One of the worst species of invasive ants in the world was found in Ecuador

An innovative international study that counts the National Institute of Biodiversity of Ecuador among its collaborators has identified the 'big-headed ant' Pheidole Megacephala, one of the most invasive ant species in the world, as it is now established in Ecuador, which means a potential threat to local ecosystems and biodiversity.

Pheidole megacephala

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Invasive ant species found in Ecuador

One of the worst species of invasive ants in the world, the Pheidole Megacephala, has been found in Ecuador and is part of an international scientific study on 15 breeds of this type of insect that have arrived in this South American country "to stay."

This was revealed by a study sponsored by the National Institute of Biodiversity (Inabio), the Agency for Phyto and Animal Health Regulation and Control, the National Polytechnic School, the University of Texas (United States) and the organization "Way to Development Corporation."

Updated list of ant species in Ecuador

The study, published in the specialized magazine Check List, presented an updated list of 15 species of ants introduced in Ecuador, prepared based on analysis of specimens observed in biological collections, based on academic data and citizen observations, commented Inabio.

The report highlighted, above all, two new records of ant species, one known as Cardiocondyla Mauritanica, whose discovery is the first to occur in South America, and another called Pheidole Megacephala or lion ant, considered one of the "worst invasive species in the world".

"Invasive species are those that can establish themselves to reproduce outside their native distribution area and are agents of change in the ecosystems they invade," said Inabio after warning of the effects that could arise from the presence of this type of specimens. native people.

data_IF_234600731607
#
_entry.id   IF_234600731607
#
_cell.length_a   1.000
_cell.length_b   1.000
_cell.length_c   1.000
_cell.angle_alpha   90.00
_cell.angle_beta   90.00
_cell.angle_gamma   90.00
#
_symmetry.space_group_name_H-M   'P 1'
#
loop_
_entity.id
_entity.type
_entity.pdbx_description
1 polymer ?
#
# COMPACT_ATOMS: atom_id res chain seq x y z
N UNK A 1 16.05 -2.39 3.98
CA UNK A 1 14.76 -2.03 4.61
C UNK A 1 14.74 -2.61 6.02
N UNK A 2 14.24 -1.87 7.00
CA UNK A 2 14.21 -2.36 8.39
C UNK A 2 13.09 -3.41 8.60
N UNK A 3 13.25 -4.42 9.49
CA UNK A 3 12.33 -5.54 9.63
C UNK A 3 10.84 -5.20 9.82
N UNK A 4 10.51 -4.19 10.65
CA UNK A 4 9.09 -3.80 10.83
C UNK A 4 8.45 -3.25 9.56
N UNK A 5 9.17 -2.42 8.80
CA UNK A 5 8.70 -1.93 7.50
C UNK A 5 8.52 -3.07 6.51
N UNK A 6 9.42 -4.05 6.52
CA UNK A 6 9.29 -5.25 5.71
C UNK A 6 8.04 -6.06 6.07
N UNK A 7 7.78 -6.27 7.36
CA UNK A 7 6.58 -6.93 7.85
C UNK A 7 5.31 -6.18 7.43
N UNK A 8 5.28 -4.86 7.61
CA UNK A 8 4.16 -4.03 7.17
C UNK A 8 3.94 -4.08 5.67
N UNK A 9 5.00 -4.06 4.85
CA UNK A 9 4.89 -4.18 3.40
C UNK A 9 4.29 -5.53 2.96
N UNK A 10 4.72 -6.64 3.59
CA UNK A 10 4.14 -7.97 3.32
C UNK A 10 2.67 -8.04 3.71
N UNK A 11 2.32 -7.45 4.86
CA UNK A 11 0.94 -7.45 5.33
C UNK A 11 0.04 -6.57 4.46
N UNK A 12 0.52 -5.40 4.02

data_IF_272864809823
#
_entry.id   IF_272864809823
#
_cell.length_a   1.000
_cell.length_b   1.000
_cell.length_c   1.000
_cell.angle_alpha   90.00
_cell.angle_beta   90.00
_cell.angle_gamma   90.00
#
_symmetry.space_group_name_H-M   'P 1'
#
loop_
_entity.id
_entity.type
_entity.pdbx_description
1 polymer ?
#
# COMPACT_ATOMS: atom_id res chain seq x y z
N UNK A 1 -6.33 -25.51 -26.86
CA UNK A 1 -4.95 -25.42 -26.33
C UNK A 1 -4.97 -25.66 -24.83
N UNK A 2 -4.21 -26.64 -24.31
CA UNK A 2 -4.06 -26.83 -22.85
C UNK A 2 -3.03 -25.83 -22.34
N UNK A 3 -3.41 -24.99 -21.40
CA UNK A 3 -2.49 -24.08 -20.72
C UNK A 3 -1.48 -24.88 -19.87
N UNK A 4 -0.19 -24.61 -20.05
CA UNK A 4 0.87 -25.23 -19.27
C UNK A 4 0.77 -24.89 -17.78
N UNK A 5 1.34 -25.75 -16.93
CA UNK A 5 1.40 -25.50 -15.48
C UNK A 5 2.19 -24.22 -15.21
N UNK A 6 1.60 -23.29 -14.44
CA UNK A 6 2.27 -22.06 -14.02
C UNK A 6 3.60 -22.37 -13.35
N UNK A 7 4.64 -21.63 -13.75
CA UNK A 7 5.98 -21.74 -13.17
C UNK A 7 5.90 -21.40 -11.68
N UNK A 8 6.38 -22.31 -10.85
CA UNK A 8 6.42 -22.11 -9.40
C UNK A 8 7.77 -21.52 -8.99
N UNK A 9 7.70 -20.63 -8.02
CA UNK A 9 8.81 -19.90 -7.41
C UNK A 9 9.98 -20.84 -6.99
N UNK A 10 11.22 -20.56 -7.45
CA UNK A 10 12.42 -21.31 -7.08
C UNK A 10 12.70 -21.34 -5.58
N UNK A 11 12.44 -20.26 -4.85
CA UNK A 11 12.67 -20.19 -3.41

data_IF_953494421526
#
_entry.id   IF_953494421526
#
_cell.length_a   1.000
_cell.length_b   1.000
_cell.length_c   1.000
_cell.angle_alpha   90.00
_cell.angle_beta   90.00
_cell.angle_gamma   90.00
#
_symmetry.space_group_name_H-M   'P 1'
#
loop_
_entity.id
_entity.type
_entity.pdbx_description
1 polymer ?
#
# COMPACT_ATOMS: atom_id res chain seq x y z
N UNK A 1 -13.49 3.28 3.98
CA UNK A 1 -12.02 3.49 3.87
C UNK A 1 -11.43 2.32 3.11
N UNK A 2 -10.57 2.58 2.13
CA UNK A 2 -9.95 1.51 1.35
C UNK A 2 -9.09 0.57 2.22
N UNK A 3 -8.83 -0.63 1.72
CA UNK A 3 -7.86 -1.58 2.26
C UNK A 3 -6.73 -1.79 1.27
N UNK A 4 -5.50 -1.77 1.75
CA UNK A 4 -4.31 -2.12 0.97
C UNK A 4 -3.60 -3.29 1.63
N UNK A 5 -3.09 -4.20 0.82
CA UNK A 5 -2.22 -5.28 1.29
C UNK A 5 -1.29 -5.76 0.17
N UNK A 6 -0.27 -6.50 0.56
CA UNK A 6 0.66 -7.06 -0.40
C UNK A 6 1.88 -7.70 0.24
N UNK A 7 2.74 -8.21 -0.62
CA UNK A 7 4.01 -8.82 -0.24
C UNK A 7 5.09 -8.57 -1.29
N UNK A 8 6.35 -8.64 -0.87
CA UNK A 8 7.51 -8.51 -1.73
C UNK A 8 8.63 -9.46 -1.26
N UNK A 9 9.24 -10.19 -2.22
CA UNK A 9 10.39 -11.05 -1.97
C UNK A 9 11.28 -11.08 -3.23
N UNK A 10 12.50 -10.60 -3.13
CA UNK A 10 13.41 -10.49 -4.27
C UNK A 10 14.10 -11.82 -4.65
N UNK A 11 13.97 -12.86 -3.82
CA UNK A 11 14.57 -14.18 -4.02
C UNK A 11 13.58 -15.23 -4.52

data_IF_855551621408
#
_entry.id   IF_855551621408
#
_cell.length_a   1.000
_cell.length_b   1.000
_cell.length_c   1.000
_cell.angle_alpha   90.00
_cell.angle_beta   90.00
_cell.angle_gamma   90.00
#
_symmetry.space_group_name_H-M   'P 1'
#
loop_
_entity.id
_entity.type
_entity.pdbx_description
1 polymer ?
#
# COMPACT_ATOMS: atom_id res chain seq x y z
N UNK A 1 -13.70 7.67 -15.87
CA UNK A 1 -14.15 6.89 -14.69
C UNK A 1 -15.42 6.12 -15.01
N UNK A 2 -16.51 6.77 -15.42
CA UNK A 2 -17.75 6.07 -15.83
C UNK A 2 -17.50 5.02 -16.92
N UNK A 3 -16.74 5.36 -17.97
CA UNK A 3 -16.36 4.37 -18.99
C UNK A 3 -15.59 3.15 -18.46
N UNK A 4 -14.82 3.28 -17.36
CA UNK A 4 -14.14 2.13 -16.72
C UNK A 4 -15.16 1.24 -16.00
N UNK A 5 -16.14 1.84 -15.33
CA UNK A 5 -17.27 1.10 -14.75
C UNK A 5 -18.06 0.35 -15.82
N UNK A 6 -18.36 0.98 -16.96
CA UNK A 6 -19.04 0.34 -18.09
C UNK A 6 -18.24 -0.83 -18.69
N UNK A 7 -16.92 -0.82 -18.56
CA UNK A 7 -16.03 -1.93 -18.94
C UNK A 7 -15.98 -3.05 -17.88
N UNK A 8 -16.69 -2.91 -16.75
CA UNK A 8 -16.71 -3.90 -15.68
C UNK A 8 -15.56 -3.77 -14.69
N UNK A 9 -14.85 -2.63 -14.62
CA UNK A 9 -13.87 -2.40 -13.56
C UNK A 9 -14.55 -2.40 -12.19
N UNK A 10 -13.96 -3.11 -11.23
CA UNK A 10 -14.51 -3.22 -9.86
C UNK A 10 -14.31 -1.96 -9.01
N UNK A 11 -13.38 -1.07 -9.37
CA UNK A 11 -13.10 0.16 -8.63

And, according to the source, " these species can displace native biodiversity, affect crops or other human activities, and even transport pathogens that cause diseases."

Invasive ant species in Ecuador

Ants have more than 200 species introduced outside their native range, 19 are classified as highly problematic and five are on the list of the 100 worst invasive species in the world, the Institute added.

He specified that, although ants in general are important for nature conservation and human well-being, "the presence of these invasive insects in Ecuador has gone unnoticed until now because greater attention has been paid to other animals and plants exotic."

In the study, many of the records were found in urban areas, on the limits of natural reserves and the country's Protected Areas System.

For this reason, the presence of exotic ant species has been documented in five national reserves: the Amazonian Yasuní National Park, Cuyabeno Wildlife Reserve, and Limoncocha Biological Reserve; and the coastal Cerro Blanco Protected Forest and Río Canandé Biological Reserve.

Also read: Nicaragua Faces Dengue Challenge: Declining Cases, Yet Highest Contagion Rate in America

Threats to biodiversity

"The introduction of exotic ants into native forests and protected areas could replace native fauna through predation, hybridization, and competition," which could lead to "changes in ecosystem processes, loss of biodiversity and increase in pests.", added Inabio.

This phenomenon – he added – could be aggravated by global climate change, which can influence the distribution of species and forest dynamics, especially in tropical areas.

The study has been prepared by researchers Jefferson Salazar-Basurto, Adrián Troya, Francisco Romero, Alex Wild, and Alex Pazmiño-Palomino.

Inabio stressed that this type of study reflects the commitment of that institute to the production of research aimed at feeding the scientific requirements of the Ecuadorian State, in its task of strengthening the conservation of the country's natural heritage.

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